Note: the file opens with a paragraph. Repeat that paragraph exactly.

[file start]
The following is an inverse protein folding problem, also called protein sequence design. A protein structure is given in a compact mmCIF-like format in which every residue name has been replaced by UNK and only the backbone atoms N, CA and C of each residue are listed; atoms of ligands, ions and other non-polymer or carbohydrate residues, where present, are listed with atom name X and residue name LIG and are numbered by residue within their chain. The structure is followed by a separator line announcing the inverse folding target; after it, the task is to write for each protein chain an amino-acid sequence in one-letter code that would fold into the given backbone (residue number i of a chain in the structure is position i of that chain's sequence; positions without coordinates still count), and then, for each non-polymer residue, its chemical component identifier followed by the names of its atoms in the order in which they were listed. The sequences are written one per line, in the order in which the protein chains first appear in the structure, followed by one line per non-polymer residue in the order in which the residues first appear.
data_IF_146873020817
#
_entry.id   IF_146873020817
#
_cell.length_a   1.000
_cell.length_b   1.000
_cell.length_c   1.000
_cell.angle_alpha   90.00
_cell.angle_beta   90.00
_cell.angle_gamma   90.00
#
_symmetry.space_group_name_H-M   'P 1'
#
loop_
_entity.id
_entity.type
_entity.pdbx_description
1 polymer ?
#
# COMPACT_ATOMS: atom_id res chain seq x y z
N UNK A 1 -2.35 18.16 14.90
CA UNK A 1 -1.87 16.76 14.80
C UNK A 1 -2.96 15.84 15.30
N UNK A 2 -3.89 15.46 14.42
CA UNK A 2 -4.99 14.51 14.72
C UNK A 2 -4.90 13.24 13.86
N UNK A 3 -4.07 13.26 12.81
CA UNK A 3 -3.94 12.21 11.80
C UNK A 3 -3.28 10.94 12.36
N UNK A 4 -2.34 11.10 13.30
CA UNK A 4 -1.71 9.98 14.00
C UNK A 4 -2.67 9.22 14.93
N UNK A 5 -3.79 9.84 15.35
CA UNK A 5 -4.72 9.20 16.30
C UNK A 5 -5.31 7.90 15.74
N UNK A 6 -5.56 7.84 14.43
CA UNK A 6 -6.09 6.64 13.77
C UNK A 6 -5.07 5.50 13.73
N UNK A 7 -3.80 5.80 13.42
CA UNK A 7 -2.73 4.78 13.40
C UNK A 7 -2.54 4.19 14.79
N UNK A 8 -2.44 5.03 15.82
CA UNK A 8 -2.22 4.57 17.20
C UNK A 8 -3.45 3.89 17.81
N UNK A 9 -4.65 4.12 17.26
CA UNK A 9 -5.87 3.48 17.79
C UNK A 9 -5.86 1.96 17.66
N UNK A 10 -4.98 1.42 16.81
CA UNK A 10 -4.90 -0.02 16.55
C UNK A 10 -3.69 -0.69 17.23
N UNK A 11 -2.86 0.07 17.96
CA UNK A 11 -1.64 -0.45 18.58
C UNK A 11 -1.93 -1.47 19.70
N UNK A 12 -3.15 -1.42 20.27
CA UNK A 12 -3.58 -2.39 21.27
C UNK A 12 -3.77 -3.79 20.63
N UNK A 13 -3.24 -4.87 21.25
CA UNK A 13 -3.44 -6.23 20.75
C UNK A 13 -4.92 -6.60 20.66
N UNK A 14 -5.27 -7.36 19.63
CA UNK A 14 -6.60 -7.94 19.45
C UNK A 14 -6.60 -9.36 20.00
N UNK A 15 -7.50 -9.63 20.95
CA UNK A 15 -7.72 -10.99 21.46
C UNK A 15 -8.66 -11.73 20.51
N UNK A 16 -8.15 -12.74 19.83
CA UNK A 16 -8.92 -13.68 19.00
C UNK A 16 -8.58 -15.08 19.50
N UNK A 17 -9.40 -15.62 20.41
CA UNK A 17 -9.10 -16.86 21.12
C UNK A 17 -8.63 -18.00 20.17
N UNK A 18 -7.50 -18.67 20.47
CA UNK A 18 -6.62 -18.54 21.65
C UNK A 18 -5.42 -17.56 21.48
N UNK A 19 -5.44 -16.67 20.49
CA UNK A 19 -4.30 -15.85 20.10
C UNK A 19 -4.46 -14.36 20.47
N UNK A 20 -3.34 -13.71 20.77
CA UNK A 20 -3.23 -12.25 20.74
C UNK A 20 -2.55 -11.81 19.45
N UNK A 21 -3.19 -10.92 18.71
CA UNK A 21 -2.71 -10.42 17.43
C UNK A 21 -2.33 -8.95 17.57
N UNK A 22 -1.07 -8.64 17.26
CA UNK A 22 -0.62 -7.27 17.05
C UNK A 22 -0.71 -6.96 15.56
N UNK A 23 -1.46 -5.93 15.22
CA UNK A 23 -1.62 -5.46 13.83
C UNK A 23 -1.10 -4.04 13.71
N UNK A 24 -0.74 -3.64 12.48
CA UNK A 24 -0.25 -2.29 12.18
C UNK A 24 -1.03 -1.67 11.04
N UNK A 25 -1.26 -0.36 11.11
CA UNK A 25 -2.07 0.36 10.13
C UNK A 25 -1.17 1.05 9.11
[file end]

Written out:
The following is an inverse protein folding problem, also called protein sequence design. A protein structure is given in a compact mmCIF-like format in which every residue name has been replaced by UNK and only the backbone atoms N, CA and C of each residue are listed; atoms of ligands, ions and other non-polymer or carbohydrate residues, where present, are listed with atom name X and residue name LIG and are numbered by residue within their chain. The structure is followed by a separator line announcing the inverse folding target; after it, the task is to write for each protein chain an amino-acid sequence in one-letter code that would fold into the given backbone (residue number i of a chain in the structure is position i of that chain's sequence; positions without coordinates still count), and then, for each non-polymer residue, its chemical component identifier followed by the names of its atoms in the order in which they were listed. The sequences are written one per line, in the order in which the protein chains first appear in the structure, followed by one line per non-polymer residue in the order in which the residues first appear.